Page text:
Reframing negative immigrant narratives

It’s no secret that Donald Trump and other extremists are fanning the flames of intense hatred against immigrants. When anti-immigrant forces get away with spreading a stereotype — the “bad” or “dangerous” immigrant — it can be easily exploited to strip away the humanity of millions of people who contribute to this country and call it home.

But what’s lost in the debate is the humanity of people who are fodder for this stereotype in the first place: those who do have serious or even violent convictions.

Immigrants like the two of us.

With San Francisco increasingly a focal point for anti-immigrant scapegoating, our local leaders should take a stand for love, compassion and transformation.

In fact, later this month, San Francisco’s supervisors have a key opportunity to do just that, with “Due Process for All” legislation that will uphold a clear separation between local law enforcement and a deeply unjust deportation system.

But Sheriff Vicki Hennessy has proposed some new exceptions to these protections, and there has been talk about immigrant “career criminals.”

To truly build safe and healthy communities, we have to look beyond buzzwords and understand the humanity of people who come into contact with the criminal justice system.

We believe in redemption, not deportation.

As teenagers, both of us made big mistakes, received convictions for violent felonies and served years in prison.

Eddy was arrested at 16, tried as an adult for kidnapping and robbery, and served more than 20 years in California prisons and jails. Meanwhile, Daniel served five years in prison for kidnapping and robbery.

Since then, both of us have made the conscious choice to take responsibility for our actions, rehabilitate ourselves and help others. This doesn’t diminish nor change the harm we caused. But with every action we do now, we are paying it forward.

Daniel is the recycling manager at Berkeley’s Ecology Center, where he has worked for the past 10 years. He’s also a certified instructor for “Roots of Success” a program that trains at-risk youth for jobs in the environmental sector.

Eddy has also dedicated his life to serving local youth and preventing violence. He serves on several citywide commissions and boards, including the San Francisco Reentry Council, to help others who are reintegrating into society. Last year, Gov. Jerry Brown pardoned him.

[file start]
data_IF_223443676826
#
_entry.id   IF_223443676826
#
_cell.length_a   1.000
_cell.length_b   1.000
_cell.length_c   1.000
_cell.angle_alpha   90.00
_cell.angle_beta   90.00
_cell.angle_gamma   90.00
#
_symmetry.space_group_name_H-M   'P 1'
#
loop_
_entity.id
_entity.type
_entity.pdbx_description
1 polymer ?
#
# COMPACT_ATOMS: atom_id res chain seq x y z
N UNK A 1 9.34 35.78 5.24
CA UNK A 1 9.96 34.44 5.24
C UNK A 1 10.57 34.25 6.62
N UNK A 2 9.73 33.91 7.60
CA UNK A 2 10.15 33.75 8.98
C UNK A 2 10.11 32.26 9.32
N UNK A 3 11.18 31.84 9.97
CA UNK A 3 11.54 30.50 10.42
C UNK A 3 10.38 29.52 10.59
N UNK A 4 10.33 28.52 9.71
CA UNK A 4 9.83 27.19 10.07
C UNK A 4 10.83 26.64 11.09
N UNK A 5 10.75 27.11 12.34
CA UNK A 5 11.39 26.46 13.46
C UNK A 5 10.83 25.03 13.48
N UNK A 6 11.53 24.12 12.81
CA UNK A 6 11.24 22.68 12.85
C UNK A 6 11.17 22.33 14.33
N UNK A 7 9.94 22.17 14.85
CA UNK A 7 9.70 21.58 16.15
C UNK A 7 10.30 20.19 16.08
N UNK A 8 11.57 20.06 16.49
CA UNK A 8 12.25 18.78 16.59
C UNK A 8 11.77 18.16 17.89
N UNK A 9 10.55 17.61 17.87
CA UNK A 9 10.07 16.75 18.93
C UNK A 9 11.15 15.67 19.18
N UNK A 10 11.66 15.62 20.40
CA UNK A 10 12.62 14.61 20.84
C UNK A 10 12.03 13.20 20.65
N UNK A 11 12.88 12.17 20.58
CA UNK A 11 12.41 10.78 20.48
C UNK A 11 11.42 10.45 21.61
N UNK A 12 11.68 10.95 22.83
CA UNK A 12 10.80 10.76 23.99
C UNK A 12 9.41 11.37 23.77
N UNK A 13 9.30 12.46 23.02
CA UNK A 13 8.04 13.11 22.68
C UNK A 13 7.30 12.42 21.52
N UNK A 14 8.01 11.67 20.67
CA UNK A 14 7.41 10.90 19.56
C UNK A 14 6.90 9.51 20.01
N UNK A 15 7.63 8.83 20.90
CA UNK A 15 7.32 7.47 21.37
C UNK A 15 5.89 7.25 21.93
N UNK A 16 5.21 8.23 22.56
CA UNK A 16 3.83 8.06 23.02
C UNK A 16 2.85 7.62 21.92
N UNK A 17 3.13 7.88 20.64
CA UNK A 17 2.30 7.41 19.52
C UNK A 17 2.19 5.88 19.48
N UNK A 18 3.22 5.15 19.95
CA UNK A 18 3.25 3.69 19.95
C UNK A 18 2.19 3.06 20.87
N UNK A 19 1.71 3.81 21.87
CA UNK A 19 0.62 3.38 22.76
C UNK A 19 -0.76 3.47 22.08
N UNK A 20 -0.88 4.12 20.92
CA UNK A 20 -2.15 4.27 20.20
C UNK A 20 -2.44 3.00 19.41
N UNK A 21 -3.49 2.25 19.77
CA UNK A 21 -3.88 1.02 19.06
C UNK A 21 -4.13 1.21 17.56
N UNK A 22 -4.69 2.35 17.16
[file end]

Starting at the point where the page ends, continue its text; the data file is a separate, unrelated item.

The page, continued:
We are both passionately committed to building a better world and helping young people avoid the kinds of mistakes we made. But to Fox News, we may forever be “immigrant felons.” Even President Barack Obama, despite taking some very positive steps on criminal justice reform, has announced he’ll target “felons, not families” for deportation. In fact, both faced deportation and separation from our families — a risk that still hangs over Daniel and his family.

But here in San Francisco, here in California, we must do better.

Does it make our communities safer to punish over and over again people who have paid their debts to society?

The truth is, it’s not us versus them. We must reframe from the “good” immigrants versus the “bad” immigrants narrative because we are all in this together. We need culturally competent solutions that allow people who have made mistakes to make amends and give back to their communities. We must destroy the migration-to-school-to-prison-and-deportation pipeline that paralyzes the people of color and immigrant communities.

To be sure, many wonder how the tragic shooting at Pier 14 in San Francsico could have been prevented. Solutions that get to the root of the tragic chain of events — like the law passed by The City to prevent the theft of guns from parked cars — will move us forward. Letting politicians exploit and distort tragedy to stir up support for mass deportations will take us backward.

At the end of the day, the best antidote to the Trump effect is to truly recognize the full humanity of each and every person. San Francisco must lead the way.

Daniel Maher is the recycling program director at the Ecology Center in Berkeley. Eddy Zheng is a nationally recognized leader on prison reform and youth violence prevention.

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